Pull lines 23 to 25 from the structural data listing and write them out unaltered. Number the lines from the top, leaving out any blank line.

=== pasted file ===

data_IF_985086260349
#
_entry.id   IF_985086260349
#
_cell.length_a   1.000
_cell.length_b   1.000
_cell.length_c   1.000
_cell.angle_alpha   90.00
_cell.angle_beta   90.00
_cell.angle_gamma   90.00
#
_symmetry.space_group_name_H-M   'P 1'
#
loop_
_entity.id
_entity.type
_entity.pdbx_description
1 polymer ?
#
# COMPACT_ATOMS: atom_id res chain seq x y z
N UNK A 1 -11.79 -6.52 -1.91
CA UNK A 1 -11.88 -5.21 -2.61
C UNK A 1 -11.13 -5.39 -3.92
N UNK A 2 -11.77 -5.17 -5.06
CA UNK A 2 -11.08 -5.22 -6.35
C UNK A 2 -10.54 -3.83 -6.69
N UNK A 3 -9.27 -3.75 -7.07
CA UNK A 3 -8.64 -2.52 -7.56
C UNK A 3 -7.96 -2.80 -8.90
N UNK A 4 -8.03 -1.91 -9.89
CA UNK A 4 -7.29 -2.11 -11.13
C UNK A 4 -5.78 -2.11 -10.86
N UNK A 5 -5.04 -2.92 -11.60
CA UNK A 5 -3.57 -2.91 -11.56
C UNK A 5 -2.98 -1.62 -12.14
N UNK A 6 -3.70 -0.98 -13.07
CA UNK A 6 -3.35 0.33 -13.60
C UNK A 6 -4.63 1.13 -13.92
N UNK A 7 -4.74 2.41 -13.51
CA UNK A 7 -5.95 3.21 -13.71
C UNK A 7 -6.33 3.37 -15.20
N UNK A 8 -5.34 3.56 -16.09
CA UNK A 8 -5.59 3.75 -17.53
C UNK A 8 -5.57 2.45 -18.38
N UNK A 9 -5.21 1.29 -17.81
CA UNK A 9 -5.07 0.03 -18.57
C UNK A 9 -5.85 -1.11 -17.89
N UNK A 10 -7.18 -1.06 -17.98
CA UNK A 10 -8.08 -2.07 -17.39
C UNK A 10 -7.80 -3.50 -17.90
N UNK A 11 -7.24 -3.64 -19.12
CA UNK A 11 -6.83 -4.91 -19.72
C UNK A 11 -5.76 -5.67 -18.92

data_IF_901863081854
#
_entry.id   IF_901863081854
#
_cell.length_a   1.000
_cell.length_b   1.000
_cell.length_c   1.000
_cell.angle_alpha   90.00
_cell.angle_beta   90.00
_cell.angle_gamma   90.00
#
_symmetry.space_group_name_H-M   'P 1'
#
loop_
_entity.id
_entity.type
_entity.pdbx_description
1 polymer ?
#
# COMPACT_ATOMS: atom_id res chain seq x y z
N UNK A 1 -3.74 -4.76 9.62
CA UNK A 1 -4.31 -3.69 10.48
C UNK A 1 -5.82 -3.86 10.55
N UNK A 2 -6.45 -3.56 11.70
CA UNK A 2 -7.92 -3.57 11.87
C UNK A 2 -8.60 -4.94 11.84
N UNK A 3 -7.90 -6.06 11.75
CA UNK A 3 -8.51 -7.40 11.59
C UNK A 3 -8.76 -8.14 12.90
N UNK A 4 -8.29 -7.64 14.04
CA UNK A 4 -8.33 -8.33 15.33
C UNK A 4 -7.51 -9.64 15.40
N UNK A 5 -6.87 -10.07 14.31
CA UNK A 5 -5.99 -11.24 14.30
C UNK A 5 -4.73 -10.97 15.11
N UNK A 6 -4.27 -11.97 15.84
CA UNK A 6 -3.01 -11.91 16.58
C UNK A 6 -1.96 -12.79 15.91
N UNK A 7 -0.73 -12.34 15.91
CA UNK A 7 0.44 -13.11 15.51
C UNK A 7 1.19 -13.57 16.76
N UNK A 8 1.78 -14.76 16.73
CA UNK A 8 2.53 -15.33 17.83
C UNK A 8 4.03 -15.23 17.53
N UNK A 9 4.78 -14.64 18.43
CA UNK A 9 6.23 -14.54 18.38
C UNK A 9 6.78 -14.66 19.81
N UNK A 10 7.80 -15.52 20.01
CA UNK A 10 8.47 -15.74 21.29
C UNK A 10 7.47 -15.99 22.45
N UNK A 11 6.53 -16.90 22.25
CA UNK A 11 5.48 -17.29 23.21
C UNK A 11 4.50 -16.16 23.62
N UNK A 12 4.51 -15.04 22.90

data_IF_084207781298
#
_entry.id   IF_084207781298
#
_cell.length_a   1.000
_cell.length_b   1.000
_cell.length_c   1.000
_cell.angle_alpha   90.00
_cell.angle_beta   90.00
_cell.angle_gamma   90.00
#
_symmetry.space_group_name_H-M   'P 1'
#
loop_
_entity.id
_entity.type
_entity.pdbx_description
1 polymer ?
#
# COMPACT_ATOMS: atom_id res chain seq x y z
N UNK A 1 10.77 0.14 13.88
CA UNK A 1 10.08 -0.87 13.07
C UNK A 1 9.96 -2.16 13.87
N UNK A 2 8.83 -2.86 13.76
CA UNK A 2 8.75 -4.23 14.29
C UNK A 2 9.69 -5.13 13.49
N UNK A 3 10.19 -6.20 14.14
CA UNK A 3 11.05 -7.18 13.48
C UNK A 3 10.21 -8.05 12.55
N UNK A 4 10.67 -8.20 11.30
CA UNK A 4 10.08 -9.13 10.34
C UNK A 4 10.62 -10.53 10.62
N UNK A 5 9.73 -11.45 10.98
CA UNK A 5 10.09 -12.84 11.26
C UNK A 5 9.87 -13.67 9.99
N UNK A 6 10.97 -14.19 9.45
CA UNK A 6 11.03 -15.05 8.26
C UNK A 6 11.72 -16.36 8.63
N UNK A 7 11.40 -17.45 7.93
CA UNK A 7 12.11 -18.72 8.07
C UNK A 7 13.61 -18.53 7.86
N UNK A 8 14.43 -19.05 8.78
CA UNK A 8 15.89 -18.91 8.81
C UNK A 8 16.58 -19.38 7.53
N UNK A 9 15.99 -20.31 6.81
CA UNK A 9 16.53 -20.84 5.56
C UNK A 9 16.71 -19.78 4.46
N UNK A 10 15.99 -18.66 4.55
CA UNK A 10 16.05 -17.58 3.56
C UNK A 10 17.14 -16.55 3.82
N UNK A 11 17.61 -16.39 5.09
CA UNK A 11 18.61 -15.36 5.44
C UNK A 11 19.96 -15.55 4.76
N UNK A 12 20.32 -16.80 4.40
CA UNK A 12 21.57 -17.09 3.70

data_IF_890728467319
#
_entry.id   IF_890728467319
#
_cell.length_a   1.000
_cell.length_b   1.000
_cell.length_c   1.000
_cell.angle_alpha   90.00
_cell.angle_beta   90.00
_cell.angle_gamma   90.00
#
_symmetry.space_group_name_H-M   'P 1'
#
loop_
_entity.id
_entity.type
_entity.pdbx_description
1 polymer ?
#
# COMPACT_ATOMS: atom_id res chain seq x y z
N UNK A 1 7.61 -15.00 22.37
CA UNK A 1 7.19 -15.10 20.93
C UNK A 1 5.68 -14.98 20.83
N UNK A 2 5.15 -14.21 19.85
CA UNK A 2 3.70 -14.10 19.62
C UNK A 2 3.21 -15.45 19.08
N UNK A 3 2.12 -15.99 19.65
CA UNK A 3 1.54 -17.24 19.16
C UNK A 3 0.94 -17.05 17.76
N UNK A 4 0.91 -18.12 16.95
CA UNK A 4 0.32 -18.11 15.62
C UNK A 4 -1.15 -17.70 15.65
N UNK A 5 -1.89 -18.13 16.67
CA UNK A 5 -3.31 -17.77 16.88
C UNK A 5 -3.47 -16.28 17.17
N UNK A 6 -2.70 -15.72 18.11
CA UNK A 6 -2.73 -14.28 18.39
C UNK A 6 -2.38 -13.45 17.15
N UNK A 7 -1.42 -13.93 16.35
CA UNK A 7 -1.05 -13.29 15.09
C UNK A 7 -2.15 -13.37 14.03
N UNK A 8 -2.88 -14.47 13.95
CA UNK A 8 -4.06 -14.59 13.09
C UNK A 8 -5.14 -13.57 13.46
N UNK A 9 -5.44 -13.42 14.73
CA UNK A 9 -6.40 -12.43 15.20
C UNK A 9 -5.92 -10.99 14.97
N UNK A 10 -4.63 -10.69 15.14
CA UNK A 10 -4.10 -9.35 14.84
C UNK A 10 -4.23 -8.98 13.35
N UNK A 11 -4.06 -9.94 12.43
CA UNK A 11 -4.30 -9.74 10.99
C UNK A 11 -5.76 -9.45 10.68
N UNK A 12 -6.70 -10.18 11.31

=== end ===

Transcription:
C UNK A 1 -11.13 -5.39 -3.92
N UNK A 2 -11.77 -5.17 -5.06
CA UNK A 2 -11.08 -5.22 -6.35